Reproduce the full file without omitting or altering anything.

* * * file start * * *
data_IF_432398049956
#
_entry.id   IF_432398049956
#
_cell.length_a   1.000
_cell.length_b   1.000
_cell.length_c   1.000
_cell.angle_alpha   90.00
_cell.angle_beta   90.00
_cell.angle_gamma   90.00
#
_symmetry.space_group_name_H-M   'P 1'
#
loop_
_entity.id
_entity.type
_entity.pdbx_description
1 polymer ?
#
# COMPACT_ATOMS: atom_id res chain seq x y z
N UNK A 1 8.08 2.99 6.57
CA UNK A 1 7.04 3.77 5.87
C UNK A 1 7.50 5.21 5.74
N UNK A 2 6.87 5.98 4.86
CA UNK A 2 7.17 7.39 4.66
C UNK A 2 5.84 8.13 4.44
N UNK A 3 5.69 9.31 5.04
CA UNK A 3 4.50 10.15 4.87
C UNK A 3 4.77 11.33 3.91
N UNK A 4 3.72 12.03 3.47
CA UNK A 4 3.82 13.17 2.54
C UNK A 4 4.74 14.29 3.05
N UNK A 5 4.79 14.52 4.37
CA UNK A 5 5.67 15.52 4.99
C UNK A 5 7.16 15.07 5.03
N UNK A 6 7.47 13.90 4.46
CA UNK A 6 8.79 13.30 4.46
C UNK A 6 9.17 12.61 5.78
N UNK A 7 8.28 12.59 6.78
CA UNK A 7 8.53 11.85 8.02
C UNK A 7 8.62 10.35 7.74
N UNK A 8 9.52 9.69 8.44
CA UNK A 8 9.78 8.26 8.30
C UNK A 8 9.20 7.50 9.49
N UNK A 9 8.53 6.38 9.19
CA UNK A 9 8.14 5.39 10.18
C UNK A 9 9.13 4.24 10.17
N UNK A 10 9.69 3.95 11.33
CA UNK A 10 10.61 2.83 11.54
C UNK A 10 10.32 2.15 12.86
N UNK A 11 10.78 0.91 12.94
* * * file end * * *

data_IF_432398049956
#
_entry.id   IF_432398049956
#
_cell.length_a   1.000
_cell.length_b   1.000
_cell.length_c   1.000
_cell.angle_alpha   90.00
_cell.angle_beta   90.00
_cell.angle_gamma   90.00
#
_symmetry.space_group_name_H-M   'P 1'
#
loop_
_entity.id
_entity.type
_entity.pdbx_description
1 polymer ?
#
# COMPACT_ATOMS: atom_id res chain seq x y z
N UNK A 1 8.08 2.99 6.57
CA UNK A 1 7.04 3.77 5.87
C UNK A 1 7.50 5.21 5.74
N UNK A 2 6.87 5.98 4.86
CA UNK A 2 7.17 7.39 4.66
C UNK A 2 5.84 8.13 4.44
N UNK A 3 5.69 9.31 5.04
CA UNK A 3 4.50 10.15 4.87
C UNK A 3 4.77 11.33 3.91
N UNK A 4 3.72 12.03 3.47
CA UNK A 4 3.82 13.17 2.54
C UNK A 4 4.74 14.29 3.05
N UNK A 5 4.79 14.52 4.37
CA UNK A 5 5.67 15.52 4.99
C UNK A 5 7.16 15.07 5.03
N UNK A 6 7.47 13.90 4.46
CA UNK A 6 8.79 13.30 4.46
C UNK A 6 9.17 12.61 5.78
N UNK A 7 8.28 12.59 6.78
CA UNK A 7 8.53 11.85 8.02
C UNK A 7 8.62 10.35 7.74
N UNK A 8 9.52 9.69 8.44
CA UNK A 8 9.78 8.26 8.30
C UNK A 8 9.20 7.50 9.49
N UNK A 9 8.53 6.38 9.19
CA UNK A 9 8.14 5.39 10.18
C UNK A 9 9.13 4.24 10.17
N UNK A 10 9.69 3.95 11.33
CA UNK A 10 10.61 2.83 11.54
C UNK A 10 10.32 2.15 12.86
N UNK A 11 10.78 0.91 12.94